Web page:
Local veteran, historian celebrates forgotten military unit

— Black History Month celebrations should not overlook the many brave African Americans who have served in the armed forces, according to one prominent Baltimore historian who also risked his life on the battlefields.

Louis S. Diggs, who has researched and documented the history of African American life and communities in Baltimore County, has published nine books about black history, including one about local soldiers who served three wars in segregated units.

“This unit, the ‘Monumental City Guards,’ started as a semi-military organization, that would just march and do drills, but eventually were called to action,” said Diggs, who will join others from the National Association for Black Veterans in sponsoring the celebration of the 135th anniversary of the unit at on Saturday, February 22, 2014 at the War Memorial Building in Baltimore at 11 a.m.

“They eventually became the 231st Transportation Truck Battalion, an important unit that helped the country a whole lot,” Diggs said.

A retired supervisory personnel staffing specialist for the Washington, D.C. Public Schools and a retired military veteran, Diggs also has put together a catalogue of 8,000 photographs that explores historic black Baltimore County communities. The photos explored the role of African American churches, the contribution of local citizens and education and social life.

In his books, Diggs, who received a bachelor of arts and a masters of arts degree in Public Administration from the University of Baltimore and who has conducted post graduate work at George Washington University in D.C., also explores the history of Owings Mills, Catonsville, Turners Station and Piney Grove.

Diggs says that that his interest in local history developed while he worked as a teacher at Catonsville High School about 20 years ago.

“When it came to the black kids who lived in Catonsville, specifically the Winters Lane community there, they weren’t able to turn a paper in because they couldn’t find anything on the history of the community,” Diggs said. “They were disappointed, and when they asked me for help, there was no way that I could or would turn them down.”

Diggs says the experience segued nicely into the first book he wrote, “It All Started on Winters Lane,” which chronicled Catonsville’s founders.

“I knew that this was an important work and that’s why I keep writing and I hope to have my next book ready for next year,” he said.

For his Black History Month plans, Diggs and members of his committee said there will be an informative discourse on African-American soldiers from the Baltimore Metropolitan Area. The discussion will center on those who served their country in three wars under segregated conditions.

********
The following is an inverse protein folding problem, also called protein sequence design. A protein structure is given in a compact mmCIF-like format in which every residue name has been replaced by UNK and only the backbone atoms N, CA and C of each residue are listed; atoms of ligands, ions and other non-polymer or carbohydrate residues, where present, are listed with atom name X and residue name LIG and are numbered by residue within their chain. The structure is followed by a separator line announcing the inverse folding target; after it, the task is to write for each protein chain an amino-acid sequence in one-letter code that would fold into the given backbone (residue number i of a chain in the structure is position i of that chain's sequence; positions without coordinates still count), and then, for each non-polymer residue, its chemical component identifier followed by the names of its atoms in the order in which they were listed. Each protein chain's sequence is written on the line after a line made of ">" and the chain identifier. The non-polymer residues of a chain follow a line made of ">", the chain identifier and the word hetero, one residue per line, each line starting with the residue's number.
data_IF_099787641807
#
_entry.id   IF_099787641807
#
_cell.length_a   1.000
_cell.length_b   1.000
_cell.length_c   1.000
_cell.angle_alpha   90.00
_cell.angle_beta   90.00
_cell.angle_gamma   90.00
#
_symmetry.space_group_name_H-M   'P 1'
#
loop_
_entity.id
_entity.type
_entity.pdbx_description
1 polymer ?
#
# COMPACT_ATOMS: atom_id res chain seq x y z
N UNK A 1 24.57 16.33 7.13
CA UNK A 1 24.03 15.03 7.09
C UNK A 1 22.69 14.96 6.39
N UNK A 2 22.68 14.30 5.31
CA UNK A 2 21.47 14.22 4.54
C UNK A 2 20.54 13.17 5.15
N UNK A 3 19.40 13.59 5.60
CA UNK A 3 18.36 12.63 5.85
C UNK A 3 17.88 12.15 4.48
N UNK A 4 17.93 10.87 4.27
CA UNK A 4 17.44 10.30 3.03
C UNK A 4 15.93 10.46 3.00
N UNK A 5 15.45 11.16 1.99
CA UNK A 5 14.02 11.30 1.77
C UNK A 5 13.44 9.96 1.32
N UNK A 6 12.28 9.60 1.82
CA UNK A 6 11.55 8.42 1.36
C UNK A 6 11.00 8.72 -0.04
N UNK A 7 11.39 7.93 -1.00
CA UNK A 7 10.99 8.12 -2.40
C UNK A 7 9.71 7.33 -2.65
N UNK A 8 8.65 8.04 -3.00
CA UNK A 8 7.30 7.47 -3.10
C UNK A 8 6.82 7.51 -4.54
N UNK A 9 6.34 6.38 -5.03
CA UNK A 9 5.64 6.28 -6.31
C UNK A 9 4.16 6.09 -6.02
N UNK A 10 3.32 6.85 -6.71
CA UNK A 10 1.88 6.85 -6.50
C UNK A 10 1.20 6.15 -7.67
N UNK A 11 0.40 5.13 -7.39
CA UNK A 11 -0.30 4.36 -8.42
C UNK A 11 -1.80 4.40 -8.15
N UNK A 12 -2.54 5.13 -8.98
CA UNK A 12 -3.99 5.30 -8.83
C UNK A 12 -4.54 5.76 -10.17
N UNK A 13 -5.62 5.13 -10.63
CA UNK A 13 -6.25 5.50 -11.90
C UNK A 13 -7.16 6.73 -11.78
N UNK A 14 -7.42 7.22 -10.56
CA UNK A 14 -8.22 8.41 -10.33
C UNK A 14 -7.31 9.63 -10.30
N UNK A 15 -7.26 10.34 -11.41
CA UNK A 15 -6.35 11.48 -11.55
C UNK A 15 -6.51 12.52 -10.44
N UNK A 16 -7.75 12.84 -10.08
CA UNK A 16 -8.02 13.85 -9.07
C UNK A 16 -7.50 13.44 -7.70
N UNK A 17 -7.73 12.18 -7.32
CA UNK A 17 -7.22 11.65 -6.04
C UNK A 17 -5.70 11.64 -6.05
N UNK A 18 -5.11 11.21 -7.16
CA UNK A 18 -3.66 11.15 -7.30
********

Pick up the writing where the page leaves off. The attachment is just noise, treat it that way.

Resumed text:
“We will talk about the all African American military unit who served in the segregated Maryland National Guard beginning in 1882,” Diggs said. “They were ordered to active duty during the Spanish-American War, World War I, World War II, and the Korean War.”

The 231st Battalion was the only Maryland National Guard unit ordered to active duty to support the Korean War in August of 1950, Diggs said.

The battalion was composed of African Americans, commanded by African American Lieutenant Colonel Vernon F. Green, with four assigned Truck Companies, the 147th, 165th and the 726th Truck, and the HQ&HQ (Headquarters & Headquarters) Company.

The battalion with its HQ&HQ Company and the 726th Truck Company were deployed to Korea, arriving in Pusan, Korea in December 1950.

Because the 726th was offloaded from the troop ship on December 31, 1950, they became the first of the many U.S. National Guards sent to Korea to support the War.

“The 231st Transportation Truck Battalion, whose mission is to ensure that the history and sacrifices made by these African Americans will always be alive and shared with the wider community,” Diggs said. “Several veterans of the 231st will attend the Black History Month event, which is free and open to the public. We’ll provide a free lunch and place a wreath at the Monument to Black Soldiers. It’s just so important that we reflect and remember our history in this way.”

Martin Luther King classmate celebrates black history

— When officials at Sunrise Senior Living were putting together plans to celebrate Black History Month, it was easy for them to turn to one of their most famous residents.

Reverend Marcus Wood, the last living student of Dr. Martin Luther King, Jr., who along with a then-unknown King and 10 other black preachers integrated the Crozier Theological Seminary in Upland, Pennsylvania in the 1940s.

“About four or five months ago, he came to us with his wife, Bessie, who was also a close friend of Rosa Parks,” said Lynette Walsh, the executive director at Sunrise, which operates a location in Pikesville.

Walsh says that in their earlier days in Baltimore, the Wood’s would provide hospitality for King, Parks and other prominent African Americans because in the early-to-mid 1900s, hotels prohibited blacks.

“I don’t think the residents realized what a celebrity we had, but we’ve done plenty of tours here and I can’t tell you how many times people have recognized Rev. Wood,” Walsh said. “It’s been unbelievable throughout the community. He’s definitely a celebrity and with all that has been published; we make sure the residents know that they have a real civil rights hero here.”

A popular pastor for more than 60 years at Providence Baptist Church in Baltimore, it’s likely that it’s impossible for any to disagree that Wood counts as a true African American treasure. He’s living history.

Wood, 93, grew up in Gloucester, Virginia, as one of seven sons of Frank and Julia Wood. In 1937, he received a license to preach and officials at the Union Zion Baptist Church in Ware Neck, Virginia, ordained him three years later.

“I was in high school and I knew that the ministry is where I was going to be, there were no doubts,” Wood said. Wood would go on to serve as pastor at Wainwright Baptist Church in West Virginia and Bethlehem Baptist Church in New Jersey.